The House and Senate appear to be on a definite collision course over how to handle driver's licenses for illegal immigrants. Julie Bykowicz reports that last night the Senate passed its version of a bill designed to make Maryland compliant with the federal Real ID act. That bill would require everyone to prove legal residency in the U.S. when getting a new license or renewing one. (That means, presumably, that you wouldn't be able to renew by mail or on-line, at least the first time.)
The House, however, gave final approval last night to a plan that would allow undocumented immigrants who now have licenses to keep driving. If they renew without proving their legal status, they would be given licenses labeled "not federally compliant."
House leaders believe their version would comply with Real ID just as well as the Senate version (more on this below), but the issue here is that Maryland would definitely not be compliant if it does nothing, and there appears to be a real chance that the two chambers will deadlock in the last couple of weeks of the session. Senate President Mike Miller said yesterday that the House plan "rewards criminal conduct," which doesn't sound to me like compromise is in the works.
In other news on the topic, I got an e-mail yesterday from an attorney with the ACLU providing further analysis of the situation (and taking exception to my previous post on the subject) which I'll paste below the jump.Dear Mr. Green,
My name is Ajmel Quereshi and I am an attorney with the American Civil Liberties Union of Maryland and Director of its Immigrants Rights Project. I write in response to your blog post this morning entitled “Here’s Why REAL ID Affects You.” For your information, I would like to provide some clarification regarding a couple of points in your post. I would be happy to discuss these further if you would like.
First, the REAL ID Act of 2005 explicitly provides that a state may, in addition to any compliant REAL ID cards it issues, issue separate non-compliant cards which do not meet REAL ID’s requirements, including lawful presence. See REAL ID Act of 2005, 202(d)(11), Pub. L. No. 109-13, 119 Stat. 315. Section 202 however provides that these cards must clearly state that they cannot be used for federal identification purposes and be marked with insignia differentiating them from compliant cards. Id. House Bill 387 provides that any cards given to persons without lawful status meet these requirements. See HB 387, page 16, lines 13-23. Accordingly, your implication that Maryland, by giving cards to persons without lawful status, would contravene REAL ID’s requirements fails to account for these sections.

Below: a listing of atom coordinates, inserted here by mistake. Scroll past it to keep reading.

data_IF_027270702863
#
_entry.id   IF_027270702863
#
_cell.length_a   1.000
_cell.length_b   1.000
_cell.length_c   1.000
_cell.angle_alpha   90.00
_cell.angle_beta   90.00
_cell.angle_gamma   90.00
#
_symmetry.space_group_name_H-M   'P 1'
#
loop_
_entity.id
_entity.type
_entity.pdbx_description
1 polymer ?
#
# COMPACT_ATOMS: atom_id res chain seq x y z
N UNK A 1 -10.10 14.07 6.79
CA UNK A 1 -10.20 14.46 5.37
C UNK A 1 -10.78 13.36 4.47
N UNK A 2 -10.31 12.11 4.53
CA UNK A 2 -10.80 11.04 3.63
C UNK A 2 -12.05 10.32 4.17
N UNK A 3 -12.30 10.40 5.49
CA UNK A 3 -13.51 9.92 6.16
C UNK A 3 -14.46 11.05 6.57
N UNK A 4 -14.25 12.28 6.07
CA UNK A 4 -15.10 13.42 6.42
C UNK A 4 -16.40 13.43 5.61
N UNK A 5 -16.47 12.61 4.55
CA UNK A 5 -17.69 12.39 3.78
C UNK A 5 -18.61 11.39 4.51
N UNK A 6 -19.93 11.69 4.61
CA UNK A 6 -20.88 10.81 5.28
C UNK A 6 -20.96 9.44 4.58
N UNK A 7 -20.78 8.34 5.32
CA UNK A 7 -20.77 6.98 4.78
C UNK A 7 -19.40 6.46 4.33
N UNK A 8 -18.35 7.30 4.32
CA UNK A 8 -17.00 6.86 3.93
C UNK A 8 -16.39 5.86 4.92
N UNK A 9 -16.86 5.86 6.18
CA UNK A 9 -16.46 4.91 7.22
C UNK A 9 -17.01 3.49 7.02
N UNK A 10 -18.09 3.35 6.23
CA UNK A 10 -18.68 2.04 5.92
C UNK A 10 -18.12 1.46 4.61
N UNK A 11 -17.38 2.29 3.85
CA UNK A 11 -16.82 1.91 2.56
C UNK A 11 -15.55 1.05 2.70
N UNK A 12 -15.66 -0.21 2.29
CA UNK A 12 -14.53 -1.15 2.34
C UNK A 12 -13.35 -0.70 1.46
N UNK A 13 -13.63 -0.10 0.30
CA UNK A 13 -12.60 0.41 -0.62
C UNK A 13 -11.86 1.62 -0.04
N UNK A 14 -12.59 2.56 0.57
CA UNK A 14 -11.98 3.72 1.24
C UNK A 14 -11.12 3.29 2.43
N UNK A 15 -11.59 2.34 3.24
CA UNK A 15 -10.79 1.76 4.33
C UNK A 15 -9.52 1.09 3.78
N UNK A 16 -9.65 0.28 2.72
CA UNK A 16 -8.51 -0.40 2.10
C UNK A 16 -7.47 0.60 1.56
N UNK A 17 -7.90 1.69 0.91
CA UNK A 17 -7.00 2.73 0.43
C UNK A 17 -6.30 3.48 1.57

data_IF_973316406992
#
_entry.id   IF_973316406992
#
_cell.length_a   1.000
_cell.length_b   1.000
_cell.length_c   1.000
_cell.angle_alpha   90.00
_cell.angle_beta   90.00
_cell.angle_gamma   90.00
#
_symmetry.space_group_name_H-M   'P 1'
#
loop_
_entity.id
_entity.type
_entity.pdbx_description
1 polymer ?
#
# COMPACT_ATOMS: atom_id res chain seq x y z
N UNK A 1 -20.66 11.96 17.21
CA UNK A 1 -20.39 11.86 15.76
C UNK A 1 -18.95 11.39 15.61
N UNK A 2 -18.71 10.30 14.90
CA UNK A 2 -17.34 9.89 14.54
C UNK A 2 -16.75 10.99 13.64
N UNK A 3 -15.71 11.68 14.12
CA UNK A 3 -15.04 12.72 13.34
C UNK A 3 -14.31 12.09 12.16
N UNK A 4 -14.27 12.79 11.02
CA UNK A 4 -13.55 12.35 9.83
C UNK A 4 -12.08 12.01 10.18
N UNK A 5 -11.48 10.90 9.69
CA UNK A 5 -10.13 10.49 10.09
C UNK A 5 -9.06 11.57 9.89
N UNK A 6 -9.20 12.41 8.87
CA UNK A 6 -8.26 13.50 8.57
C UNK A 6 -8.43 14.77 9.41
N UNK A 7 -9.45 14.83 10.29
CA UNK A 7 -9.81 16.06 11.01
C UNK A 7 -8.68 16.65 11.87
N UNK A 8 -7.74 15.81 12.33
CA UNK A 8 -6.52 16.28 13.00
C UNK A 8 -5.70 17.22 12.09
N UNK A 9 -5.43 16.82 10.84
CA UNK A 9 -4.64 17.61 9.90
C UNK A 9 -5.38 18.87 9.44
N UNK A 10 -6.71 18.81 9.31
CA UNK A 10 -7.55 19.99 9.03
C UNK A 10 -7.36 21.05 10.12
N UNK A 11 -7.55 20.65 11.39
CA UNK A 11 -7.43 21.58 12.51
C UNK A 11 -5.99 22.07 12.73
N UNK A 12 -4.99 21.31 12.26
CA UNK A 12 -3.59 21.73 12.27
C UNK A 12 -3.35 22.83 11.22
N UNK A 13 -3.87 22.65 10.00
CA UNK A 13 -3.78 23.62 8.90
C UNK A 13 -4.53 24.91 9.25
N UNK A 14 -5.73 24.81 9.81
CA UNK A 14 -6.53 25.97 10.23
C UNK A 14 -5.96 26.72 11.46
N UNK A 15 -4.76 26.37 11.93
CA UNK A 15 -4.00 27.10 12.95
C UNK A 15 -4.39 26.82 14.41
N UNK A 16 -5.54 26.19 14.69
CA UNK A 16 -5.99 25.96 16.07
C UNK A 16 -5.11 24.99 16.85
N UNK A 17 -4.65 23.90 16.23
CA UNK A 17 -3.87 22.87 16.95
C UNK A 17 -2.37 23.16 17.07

Second, in addition, we also question the likelihood that the federal government will actually bar Maryland residents from air travel. This argument discounts the significant opposition to REAL ID nationwide. Eleven states have passed legislation prohibiting implementation of REAL ID. Furthermore, eight additional states have passed legislation denouncing REAL ID. http://www.realnightmare.org/news/105/. Likewise, many of the states’ criticisms have been voiced by Department of Homeland Security Secretary Janet Napolitano. As governor, she vowed not to comply with the Act, and in June of 2008, she signed a law forbidding her state from cooperating. Matthew Benson, Napolitano: Real ID a No-Go in Arizona, Ariz. Repub., June 18, 2008. While she was chairwoman of the National Governors Association, the organization denounced Real ID, describing it as an unfunded mandate that states could not afford. National Governors Association et al., The Real ID Act: National Impact Analysis (2006). Since becoming Secretary, she has explained that she wants to explore “realistic options” for changes to identification, but not necessarily “under the rubric of REAL ID.” Audrey Hudson, Napolitano Debates Real ID: Will Examine Alternatives to Driver’s Licenses, Wash. Times, Feb. 20, 2009.
Thank you in advance for your attention to these points.